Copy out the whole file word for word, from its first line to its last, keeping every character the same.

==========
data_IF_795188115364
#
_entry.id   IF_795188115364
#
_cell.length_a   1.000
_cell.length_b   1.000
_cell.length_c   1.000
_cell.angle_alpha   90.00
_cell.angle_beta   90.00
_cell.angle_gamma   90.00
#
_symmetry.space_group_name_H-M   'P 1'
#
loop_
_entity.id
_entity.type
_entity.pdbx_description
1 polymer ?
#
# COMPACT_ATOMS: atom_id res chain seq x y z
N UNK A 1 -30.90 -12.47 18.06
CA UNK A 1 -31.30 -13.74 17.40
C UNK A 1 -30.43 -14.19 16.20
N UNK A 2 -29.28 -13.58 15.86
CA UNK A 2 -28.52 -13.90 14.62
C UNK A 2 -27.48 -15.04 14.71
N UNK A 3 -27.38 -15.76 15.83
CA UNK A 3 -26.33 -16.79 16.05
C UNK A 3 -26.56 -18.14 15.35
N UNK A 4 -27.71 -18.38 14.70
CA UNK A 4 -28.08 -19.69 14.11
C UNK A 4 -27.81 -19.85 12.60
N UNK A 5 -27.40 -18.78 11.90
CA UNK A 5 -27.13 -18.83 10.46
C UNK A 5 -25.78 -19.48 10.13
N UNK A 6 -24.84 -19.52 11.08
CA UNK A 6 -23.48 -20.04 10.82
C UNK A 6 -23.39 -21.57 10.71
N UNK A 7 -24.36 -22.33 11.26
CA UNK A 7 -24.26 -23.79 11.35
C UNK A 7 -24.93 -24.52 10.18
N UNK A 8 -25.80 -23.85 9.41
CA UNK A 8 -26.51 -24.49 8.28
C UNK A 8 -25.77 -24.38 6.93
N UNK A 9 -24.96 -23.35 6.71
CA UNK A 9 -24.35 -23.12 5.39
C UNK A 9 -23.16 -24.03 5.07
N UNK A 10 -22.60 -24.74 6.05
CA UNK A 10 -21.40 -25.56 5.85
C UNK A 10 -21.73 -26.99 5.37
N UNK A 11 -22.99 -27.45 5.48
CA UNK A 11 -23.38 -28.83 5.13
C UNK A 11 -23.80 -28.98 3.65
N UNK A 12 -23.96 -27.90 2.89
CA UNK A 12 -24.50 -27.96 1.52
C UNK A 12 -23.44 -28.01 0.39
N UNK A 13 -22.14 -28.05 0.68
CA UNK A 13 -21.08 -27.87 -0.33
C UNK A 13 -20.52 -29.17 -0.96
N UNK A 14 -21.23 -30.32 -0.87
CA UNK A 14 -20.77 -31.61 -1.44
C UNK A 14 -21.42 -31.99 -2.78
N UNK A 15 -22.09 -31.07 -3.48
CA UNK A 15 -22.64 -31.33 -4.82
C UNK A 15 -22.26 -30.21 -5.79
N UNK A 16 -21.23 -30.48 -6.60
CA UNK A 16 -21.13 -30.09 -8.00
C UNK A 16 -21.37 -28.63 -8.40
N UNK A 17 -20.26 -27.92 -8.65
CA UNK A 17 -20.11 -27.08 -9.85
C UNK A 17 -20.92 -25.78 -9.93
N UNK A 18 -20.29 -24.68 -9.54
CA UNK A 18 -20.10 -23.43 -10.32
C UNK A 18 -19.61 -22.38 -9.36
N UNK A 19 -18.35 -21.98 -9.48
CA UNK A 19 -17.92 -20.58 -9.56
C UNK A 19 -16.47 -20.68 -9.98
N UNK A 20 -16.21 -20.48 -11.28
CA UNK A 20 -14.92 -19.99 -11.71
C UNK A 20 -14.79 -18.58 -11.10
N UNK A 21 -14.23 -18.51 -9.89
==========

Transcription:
data_IF_795188115364
#
_entry.id   IF_795188115364
#
_cell.length_a   1.000
_cell.length_b   1.000
_cell.length_c   1.000
_cell.angle_alpha   90.00
_cell.angle_beta   90.00
_cell.angle_gamma   90.00
#
_symmetry.space_group_name_H-M   'P 1'
#
loop_
_entity.id
_entity.type
_entity.pdbx_description
1 polymer ?
#
# COMPACT_ATOMS: atom_id res chain seq x y z
N UNK A 1 -30.90 -12.47 18.06
CA UNK A 1 -31.30 -13.74 17.40
C UNK A 1 -30.43 -14.19 16.20
N UNK A 2 -29.28 -13.58 15.86
CA UNK A 2 -28.52 -13.90 14.62
C UNK A 2 -27.48 -15.04 14.71
N UNK A 3 -27.38 -15.76 15.83
CA UNK A 3 -26.33 -16.79 16.05
C UNK A 3 -26.56 -18.14 15.35
N UNK A 4 -27.71 -18.38 14.70
CA UNK A 4 -28.08 -19.69 14.11
C UNK A 4 -27.81 -19.85 12.60
N UNK A 5 -27.40 -18.78 11.90
CA UNK A 5 -27.13 -18.83 10.46
C UNK A 5 -25.78 -19.48 10.13
N UNK A 6 -24.84 -19.52 11.08
CA UNK A 6 -23.48 -20.04 10.82
C UNK A 6 -23.39 -21.57 10.71
N UNK A 7 -24.36 -22.33 11.26
CA UNK A 7 -24.26 -23.79 11.35
C UNK A 7 -24.93 -24.52 10.18
N UNK A 8 -25.80 -23.85 9.41
CA UNK A 8 -26.51 -24.49 8.28
C UNK A 8 -25.77 -24.38 6.93
N UNK A 9 -24.96 -23.35 6.71
CA UNK A 9 -24.35 -23.12 5.39
C UNK A 9 -23.16 -24.03 5.07
N UNK A 10 -22.60 -24.74 6.05
CA UNK A 10 -21.40 -25.56 5.85
C UNK A 10 -21.73 -26.99 5.37
N UNK A 11 -22.99 -27.45 5.48
CA UNK A 11 -23.38 -28.83 5.13
C UNK A 11 -23.80 -28.98 3.65
N UNK A 12 -23.96 -27.90 2.89
CA UNK A 12 -24.50 -27.96 1.52
C UNK A 12 -23.44 -28.01 0.39
N UNK A 13 -22.14 -28.05 0.68
CA UNK A 13 -21.08 -27.87 -0.33
C UNK A 13 -20.52 -29.17 -0.96
N UNK A 14 -21.23 -30.32 -0.87
CA UNK A 14 -20.77 -31.61 -1.44
C UNK A 14 -21.42 -31.99 -2.78
N UNK A 15 -22.09 -31.07 -3.48
CA UNK A 15 -22.64 -31.33 -4.82
C UNK A 15 -22.26 -30.21 -5.79
N UNK A 16 -21.23 -30.48 -6.60
CA UNK A 16 -21.13 -30.09 -8.00
C UNK A 16 -21.37 -28.63 -8.40
N UNK A 17 -20.26 -27.92 -8.65
CA UNK A 17 -20.11 -27.08 -9.85
C UNK A 17 -20.92 -25.78 -9.93
N UNK A 18 -20.29 -24.68 -9.54
CA UNK A 18 -20.10 -23.43 -10.32
C UNK A 18 -19.61 -22.38 -9.36
N UNK A 19 -18.35 -21.98 -9.48
CA UNK A 19 -17.92 -20.58 -9.56
C UNK A 19 -16.47 -20.68 -9.98
N UNK A 20 -16.21 -20.48 -11.28
CA UNK A 20 -14.92 -19.99 -11.71
C UNK A 20 -14.79 -18.58 -11.10
N UNK A 21 -14.23 -18.51 -9.89